Livvy Mortimer

The bright future of sustainable investing

The bright future of sustainable investing

Interview with Livvy Mortimer, Sustainable Investment Analyst

Last year we made some big changes to our AMP KiwiSaver Scheme and New Zealand Retirement Trust (NZRT) to deliver even more value for our clients, and through the way we invest, help to address key sustainability issues like the impacts of climate change.

But what is sustainable investing, and how can it help New Zealanders to achieve a great retirement?

We spoke with Sustainable Investment Analyst Livvy Mortimer to understand more about sustainable investing, and why she predicts it will continue to grow in popularity both here and overseas.

Livvy is not only a talented addition to our team, she also brings a strong passion and understanding of how our younger generations are thinking about the future of our planet and society, as a member of Gen Z.

What is sustainable investing?

“It’s an investment approach that takes factors other than just financial performance into consideration.

Things like the organisation’s impact on the environment, its relations with key stakeholders like employees and the community, how it is governed, and manages risk.

So, it’s a more holistic approach which supports identifying long-term value in the market. This is especially important in relation to products like the AMP KiwiSaver Scheme and NZRT, where investors often have a long time before they access their money.”

How does sustainable investing compare to a more traditional approach?

“Many people used to think that there was a trade-off with sustainable investment. In other words, lower returns for ‘doing good’.

However, what is often the case, is organisations who have a proven track record of behaving ethically in relation to the environment, community and the way they govern themselves, tend to perform better than those who lack in one or more of these areas.

Another key difference is that we’re able to address key sustainability issues by being more selective with the organisations and sectors we invest in. Essentially, supporting those that make a positive difference, and excluding those which have a negative impact.”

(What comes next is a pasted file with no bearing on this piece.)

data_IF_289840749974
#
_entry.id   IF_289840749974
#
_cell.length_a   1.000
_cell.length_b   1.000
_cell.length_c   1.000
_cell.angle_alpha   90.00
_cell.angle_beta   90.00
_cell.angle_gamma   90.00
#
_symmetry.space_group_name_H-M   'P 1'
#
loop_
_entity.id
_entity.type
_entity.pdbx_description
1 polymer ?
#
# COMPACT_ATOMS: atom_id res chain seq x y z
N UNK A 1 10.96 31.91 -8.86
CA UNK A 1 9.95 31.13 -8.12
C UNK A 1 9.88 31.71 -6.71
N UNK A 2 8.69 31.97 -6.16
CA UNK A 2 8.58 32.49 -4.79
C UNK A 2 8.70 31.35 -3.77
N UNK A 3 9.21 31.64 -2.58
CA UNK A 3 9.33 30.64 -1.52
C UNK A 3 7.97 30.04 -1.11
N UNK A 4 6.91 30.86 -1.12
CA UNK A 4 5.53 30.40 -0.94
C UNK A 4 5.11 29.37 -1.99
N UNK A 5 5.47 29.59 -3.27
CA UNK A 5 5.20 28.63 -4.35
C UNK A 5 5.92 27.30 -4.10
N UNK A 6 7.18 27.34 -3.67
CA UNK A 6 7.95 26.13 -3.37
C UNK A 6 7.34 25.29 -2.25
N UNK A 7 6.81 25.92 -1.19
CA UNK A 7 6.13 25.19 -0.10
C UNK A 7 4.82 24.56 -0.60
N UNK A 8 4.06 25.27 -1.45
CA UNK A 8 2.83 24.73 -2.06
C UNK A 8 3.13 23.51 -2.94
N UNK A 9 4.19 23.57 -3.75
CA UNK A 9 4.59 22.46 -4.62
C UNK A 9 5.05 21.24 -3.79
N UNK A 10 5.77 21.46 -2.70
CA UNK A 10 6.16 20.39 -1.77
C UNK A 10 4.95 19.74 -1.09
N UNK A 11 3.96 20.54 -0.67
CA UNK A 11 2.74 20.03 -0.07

Can you give an example of an environmental issue sustainable investing helps to address?

“You might have heard about the transition to net-zero. It’s part of a global effort to keep the average temperature rise to less than 1.5 degrees to prevent catastrophic climate change. To achieve this, we need to be in a state of balance between emissions produced and emissions reduction activity by 2050.

Investors have a key role to play in helping the world to realise its net-zero goal, by supporting innovative companies who help to maintain our natural environment and avoiding carbon-intensive industries with no plans to change.

We’re deeply committed to addressing the impacts of climate change, which is why we decided to not invest in companies that earn revenues from the exploration, extraction, production, refinement, distribution and supply of fossil fuels. And on the flipside, we want to support organisations who are helping to create positive change through impact investing."

We often hear that younger generations are more engaged when it comes to addressing climate change – what are your thoughts?

“Gen Z and Millennials have grown up surrounded by the issue of climate change.

I remember in my primary school class learning about the water cycle – that human activity is negatively impacting our freshwater supply, and one day it may run out.

I felt confused, wondering why we were not doing enough to address this potentially catastrophic issue.

As I grew older, the conversations about climate change became more disheartening and imperative. However, global action did not match up.

I believe the combination of being bombarded by information about the perils of climate change, combined with little action from powerful figures, has galvanized younger generations to be the voice of climate action.

The environment is Gen Z’s number one concern and they are more likely to change their habits to be more sustainable.

This gives me hope for the future. As younger generations become more prevalent in the economy, there will be even more opportunity to create positive change through things like sustainable investment.”